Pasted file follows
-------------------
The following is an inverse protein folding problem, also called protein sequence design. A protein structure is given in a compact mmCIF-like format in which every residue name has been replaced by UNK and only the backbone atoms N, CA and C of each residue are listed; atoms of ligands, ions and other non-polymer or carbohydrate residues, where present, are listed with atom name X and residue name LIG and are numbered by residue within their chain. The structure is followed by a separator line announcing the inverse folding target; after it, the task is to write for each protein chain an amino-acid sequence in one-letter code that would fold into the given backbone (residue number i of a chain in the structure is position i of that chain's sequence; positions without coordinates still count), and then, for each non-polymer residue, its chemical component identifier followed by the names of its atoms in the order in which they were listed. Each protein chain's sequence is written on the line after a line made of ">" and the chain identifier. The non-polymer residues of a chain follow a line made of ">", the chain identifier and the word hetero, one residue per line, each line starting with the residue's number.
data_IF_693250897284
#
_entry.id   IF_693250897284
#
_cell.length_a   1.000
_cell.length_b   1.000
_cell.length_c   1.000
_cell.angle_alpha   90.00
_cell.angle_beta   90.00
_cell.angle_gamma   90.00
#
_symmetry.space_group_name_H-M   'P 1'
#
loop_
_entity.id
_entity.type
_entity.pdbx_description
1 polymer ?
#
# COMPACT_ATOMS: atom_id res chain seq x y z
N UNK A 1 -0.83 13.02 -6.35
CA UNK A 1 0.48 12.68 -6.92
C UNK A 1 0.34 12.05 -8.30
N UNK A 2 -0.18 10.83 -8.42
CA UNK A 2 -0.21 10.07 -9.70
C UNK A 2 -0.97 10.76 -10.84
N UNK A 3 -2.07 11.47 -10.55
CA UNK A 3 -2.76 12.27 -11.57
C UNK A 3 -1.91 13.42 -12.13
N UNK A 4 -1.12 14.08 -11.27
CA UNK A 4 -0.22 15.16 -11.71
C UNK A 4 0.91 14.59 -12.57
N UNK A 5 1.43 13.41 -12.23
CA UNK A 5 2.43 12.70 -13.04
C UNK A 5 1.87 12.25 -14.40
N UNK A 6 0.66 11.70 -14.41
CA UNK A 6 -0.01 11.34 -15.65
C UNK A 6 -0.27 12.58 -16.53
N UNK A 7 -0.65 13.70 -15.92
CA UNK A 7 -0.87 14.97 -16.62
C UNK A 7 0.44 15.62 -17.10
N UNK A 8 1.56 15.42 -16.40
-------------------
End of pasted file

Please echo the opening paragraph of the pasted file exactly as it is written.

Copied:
The following is an inverse protein folding problem, also called protein sequence design. A protein structure is given in a compact mmCIF-like format in which every residue name has been replaced by UNK and only the backbone atoms N, CA and C of each residue are listed; atoms of ligands, ions and other non-polymer or carbohydrate residues, where present, are listed with atom name X and residue name LIG and are numbered by residue within their chain. The structure is followed by a separator line announcing the inverse folding target; after it, the task is to write for each protein chain an amino-acid sequence in one-letter code that would fold into the given backbone (residue number i of a chain in the structure is position i of that chain's sequence; positions without coordinates still count), and then, for each non-polymer residue, its chemical component identifier followed by the names of its atoms in the order in which they were listed. Each protein chain's sequence is written on the line after a line made of ">" and the chain identifier. The non-polymer residues of a chain follow a line made of ">", the chain identifier and the word hetero, one residue per line, each line starting with the residue's number.